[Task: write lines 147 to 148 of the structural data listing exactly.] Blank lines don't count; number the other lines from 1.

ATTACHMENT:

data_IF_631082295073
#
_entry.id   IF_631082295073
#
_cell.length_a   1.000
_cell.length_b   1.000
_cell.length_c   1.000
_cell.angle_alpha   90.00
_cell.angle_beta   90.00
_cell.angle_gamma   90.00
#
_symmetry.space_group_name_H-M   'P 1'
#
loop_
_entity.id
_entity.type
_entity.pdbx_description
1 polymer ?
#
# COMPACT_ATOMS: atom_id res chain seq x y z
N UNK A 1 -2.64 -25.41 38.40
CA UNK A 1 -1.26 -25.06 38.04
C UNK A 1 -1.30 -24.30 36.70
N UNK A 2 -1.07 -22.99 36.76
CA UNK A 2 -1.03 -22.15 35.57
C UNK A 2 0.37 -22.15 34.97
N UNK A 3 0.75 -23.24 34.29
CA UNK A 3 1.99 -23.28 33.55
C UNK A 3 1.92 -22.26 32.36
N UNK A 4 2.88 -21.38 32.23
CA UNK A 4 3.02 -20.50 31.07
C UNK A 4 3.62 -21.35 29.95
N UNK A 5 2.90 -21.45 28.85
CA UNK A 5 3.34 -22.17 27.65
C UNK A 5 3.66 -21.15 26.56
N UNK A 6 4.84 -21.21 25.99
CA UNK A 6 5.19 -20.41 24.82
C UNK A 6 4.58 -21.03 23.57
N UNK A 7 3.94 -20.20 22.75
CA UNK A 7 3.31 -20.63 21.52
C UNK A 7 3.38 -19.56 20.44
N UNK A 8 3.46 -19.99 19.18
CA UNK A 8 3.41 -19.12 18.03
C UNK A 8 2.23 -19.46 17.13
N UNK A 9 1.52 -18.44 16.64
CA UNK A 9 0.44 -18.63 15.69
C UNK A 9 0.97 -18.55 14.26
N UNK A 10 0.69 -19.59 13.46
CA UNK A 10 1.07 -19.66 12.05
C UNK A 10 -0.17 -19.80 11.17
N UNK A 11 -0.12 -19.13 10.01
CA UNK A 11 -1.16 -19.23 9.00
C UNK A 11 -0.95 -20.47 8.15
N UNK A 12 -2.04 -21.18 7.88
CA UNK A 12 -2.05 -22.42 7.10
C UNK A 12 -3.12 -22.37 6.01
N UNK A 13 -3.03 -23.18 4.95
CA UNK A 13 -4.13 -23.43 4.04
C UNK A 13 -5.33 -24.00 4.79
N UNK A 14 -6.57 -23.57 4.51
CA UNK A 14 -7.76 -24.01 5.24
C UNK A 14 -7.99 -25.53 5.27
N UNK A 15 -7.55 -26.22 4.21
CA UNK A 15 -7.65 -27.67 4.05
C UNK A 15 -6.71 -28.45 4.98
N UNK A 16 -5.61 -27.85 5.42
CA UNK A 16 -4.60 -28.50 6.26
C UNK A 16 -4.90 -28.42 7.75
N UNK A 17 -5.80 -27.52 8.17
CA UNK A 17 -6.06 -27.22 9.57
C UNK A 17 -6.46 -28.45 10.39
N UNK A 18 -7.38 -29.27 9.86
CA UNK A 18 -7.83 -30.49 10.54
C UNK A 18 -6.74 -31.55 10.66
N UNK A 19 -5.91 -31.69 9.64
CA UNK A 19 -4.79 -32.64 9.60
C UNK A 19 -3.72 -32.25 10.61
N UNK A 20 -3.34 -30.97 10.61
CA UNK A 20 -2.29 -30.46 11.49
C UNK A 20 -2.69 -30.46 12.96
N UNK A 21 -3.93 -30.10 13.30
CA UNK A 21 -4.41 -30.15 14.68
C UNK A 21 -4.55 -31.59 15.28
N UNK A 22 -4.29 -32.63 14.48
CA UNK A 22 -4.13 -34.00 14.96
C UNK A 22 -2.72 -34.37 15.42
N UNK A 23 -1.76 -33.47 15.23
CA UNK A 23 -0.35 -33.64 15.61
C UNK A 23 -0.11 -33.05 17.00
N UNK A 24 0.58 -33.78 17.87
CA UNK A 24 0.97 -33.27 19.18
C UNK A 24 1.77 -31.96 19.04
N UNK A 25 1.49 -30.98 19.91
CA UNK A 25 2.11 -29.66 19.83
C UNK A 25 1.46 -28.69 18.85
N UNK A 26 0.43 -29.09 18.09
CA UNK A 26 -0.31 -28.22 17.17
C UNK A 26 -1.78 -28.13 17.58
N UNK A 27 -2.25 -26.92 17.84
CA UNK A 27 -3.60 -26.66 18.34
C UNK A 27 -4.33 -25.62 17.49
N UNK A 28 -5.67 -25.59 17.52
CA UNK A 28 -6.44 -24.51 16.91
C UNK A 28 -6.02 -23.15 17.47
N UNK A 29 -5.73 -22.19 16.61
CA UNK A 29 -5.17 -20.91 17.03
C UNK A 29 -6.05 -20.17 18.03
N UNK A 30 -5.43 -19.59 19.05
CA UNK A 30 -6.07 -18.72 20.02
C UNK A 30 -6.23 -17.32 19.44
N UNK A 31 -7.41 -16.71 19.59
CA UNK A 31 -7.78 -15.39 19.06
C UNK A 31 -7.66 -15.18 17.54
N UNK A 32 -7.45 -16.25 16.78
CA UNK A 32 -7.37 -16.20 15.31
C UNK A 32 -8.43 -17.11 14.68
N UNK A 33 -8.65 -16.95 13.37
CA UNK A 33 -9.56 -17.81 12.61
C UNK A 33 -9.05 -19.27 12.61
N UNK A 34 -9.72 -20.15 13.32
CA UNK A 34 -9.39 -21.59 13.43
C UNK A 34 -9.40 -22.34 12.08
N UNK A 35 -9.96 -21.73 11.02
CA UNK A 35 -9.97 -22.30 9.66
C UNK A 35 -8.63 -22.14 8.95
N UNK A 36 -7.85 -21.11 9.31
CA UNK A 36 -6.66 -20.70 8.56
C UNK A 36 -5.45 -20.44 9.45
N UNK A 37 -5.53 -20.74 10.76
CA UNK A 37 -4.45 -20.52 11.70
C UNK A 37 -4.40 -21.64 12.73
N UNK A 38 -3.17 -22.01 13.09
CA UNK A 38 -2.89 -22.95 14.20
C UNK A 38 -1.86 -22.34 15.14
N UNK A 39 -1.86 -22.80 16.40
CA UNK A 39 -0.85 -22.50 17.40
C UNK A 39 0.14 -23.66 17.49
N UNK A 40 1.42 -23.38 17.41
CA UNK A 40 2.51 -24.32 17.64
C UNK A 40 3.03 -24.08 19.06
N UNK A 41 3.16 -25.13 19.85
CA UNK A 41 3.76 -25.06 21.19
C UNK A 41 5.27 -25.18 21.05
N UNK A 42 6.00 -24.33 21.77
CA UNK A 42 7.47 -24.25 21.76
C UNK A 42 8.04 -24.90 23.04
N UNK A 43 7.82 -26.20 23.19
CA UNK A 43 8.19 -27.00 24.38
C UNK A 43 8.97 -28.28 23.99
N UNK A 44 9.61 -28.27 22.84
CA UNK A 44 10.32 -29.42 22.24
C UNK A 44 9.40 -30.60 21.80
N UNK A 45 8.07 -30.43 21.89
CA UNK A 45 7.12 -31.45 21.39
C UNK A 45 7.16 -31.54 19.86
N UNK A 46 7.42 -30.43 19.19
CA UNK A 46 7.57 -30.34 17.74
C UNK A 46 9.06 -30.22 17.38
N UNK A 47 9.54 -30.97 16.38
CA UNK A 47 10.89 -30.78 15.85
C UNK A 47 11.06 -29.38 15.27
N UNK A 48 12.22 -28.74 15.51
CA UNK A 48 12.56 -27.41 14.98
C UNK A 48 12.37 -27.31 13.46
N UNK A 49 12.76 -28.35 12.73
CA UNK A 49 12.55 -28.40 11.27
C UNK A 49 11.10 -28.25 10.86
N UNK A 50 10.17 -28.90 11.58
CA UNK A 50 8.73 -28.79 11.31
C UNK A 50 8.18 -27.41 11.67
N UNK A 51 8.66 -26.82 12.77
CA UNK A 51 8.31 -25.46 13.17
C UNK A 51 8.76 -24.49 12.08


N UNK A 43 7.82 -26.20 23.19
CA UNK A 43 8.19 -27.00 24.38